I'm a student wanting to become an expert in quantitative X-Ray Diffraction (QXRD) to determine the wt%s of both crystalline and amorphous phases in a solid specimen. At my university I have access to a Bruker D8A X-Ray Diffractometer and use DiffracEVA for PhaseID and TOPAS5 for quantitative analysis.

I've recently asked a question on how to do QXRD on complex fly ash specimens but have been advised by some colleagues that I shouldn't start with quantifying such a complex sample so quickly as it's very difficult and likely not time-efficient. At present I have only done successful QXRD (i.e. with minimal error in Rietveld Refining) with the simple idealised files found in the TOPAS how-to guide.

I'm looking to build my skillset and want to sample prep, test and QXRD analyse some synthetic samples (i.e. where I make the samples myself and know the exact wt%s) in order to get better at QXRD. Does anyone have any advice around this and, more specifically, recommend any good starting points for which material feedstocks to use and sample prep methodologies?


1 Answer 1


The easiest crystal to synthesize is probably alum, or potassium aluminium sulfate $\ce{KAl(SO4)2·12H2O}$ . It is not expensive and easily soluble in water. Evaporation produces nice colorless octahedral crystals, which may grow up to macroscopic dimensions.

To obtain nice crystals, a hot concentrated solution has to be done in hot water in some beaker. After cooling down, plenty of small crystals are to be found on the bottom of the beaker. Most of them have irregular shape. Select by hand the crystal which looks like a regular octahedron. Paste it at the tip of a cotton wire. Stir and reheat the alum solution so as to dissolve the crystals. Stop the heating when the last crystals is dissolved. Hang the wire from above, so that the small octahedron is in the middle of the solution. Let it cool down. When cold, the crystal dimension has increased. Repeat the operation heating - cooling, as often as required.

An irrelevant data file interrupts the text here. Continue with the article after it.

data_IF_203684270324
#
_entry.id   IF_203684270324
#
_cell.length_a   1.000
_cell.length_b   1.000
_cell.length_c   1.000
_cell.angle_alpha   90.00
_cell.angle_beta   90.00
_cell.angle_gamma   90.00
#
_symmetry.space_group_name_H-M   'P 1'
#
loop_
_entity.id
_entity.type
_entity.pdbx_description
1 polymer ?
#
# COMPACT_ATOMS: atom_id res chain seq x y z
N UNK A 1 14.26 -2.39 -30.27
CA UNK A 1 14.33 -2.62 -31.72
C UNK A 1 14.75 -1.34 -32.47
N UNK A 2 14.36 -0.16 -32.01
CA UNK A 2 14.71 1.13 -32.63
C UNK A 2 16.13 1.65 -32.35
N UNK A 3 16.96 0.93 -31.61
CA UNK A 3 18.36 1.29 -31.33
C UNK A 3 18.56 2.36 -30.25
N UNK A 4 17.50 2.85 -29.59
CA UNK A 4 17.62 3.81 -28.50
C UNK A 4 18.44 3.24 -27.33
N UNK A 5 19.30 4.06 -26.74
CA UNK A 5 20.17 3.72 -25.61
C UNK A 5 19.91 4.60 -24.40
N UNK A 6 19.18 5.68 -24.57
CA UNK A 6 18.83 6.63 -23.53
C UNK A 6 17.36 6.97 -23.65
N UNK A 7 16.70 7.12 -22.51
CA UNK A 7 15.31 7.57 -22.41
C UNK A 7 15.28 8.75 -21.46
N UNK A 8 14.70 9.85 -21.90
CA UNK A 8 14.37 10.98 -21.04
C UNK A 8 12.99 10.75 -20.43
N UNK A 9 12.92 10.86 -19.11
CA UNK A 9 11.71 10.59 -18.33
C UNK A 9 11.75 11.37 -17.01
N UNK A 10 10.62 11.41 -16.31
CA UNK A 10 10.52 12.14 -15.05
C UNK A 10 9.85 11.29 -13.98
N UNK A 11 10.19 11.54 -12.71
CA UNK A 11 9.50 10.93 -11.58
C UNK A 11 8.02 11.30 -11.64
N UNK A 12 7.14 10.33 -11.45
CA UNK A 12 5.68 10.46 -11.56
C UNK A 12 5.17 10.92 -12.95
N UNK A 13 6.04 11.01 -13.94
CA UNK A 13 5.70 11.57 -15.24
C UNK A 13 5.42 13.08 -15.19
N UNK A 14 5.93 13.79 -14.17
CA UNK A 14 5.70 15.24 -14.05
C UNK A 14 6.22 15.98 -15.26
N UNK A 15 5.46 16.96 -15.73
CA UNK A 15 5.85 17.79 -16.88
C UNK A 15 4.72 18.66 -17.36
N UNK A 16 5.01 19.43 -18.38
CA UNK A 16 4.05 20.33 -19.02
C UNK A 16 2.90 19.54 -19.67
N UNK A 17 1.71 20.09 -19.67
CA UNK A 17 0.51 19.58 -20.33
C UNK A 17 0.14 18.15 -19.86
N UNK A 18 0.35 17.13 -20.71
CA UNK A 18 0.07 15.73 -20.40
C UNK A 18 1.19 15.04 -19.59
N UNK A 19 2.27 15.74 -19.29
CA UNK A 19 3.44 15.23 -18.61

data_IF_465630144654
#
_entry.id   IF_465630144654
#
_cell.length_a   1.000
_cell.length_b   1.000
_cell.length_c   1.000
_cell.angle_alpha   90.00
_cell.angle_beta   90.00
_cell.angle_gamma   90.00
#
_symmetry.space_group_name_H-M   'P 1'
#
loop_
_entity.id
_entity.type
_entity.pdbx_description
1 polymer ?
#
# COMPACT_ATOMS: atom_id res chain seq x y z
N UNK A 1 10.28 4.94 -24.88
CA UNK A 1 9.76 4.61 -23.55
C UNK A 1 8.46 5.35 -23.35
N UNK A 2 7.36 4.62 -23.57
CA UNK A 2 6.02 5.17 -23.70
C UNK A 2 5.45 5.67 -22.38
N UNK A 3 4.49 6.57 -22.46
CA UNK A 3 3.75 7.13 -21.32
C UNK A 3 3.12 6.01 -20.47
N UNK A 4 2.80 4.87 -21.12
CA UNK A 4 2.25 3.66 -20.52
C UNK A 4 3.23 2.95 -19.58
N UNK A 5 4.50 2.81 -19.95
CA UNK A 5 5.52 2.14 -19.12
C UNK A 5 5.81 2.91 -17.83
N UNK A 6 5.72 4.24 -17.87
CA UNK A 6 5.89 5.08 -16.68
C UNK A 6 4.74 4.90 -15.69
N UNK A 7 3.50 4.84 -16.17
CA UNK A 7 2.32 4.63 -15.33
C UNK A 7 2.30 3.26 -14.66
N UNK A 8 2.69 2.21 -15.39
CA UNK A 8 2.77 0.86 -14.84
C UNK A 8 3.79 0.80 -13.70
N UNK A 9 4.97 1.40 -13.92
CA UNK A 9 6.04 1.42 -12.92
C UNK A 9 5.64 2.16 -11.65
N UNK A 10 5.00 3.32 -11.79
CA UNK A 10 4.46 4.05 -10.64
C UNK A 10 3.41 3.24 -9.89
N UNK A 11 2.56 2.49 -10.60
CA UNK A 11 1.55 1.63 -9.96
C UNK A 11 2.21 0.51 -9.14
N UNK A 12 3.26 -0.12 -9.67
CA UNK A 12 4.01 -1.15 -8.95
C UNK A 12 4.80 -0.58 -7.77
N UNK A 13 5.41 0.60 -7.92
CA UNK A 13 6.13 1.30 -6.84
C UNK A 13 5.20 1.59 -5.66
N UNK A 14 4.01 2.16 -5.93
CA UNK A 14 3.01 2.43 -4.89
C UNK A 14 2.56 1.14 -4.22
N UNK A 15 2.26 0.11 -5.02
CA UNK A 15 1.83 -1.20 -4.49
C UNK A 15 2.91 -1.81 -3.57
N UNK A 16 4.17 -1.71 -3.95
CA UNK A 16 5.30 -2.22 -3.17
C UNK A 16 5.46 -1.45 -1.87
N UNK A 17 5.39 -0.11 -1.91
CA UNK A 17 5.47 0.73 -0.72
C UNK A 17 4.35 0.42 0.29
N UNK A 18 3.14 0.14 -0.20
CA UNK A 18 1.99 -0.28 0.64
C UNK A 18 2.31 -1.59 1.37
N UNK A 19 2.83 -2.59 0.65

• $\begingroup$ This may be a silly question, but could I just mix a 50/50 wt% mixture of lab-grade CaF2 and corundum (Al2O3) together and go from there trying out some QXRD methods? $\endgroup$
    – Hendrix13
    Commented Sep 5, 2022 at 8:22
  • 4
    $\begingroup$ Try ! But lab grade $\ce{CaF2}$ is obtained by precipitation in aqueous solution. So it may not be really crystallized. $\endgroup$
    – Maurice
    Commented Sep 5, 2022 at 9:49
  • $\begingroup$ Could you please expand on the above comment? Why/how would CaF2 "not be really crystallised "? $\endgroup$
    – Hendrix13
    Commented Nov 11, 2022 at 22:10
  • 1
    $\begingroup$ Usually, when preparing a substance in a test tube by a precipitation reaction, the obtained substance is made of micro crystals, which are too small to be analyzed by X-rays. $\endgroup$
    – Maurice
    Commented Nov 12, 2022 at 9:32
  • $\begingroup$ Wow interesting, what other analytics would help here? NMR? $\endgroup$
    – Hendrix13
    Commented Nov 12, 2022 at 14:36

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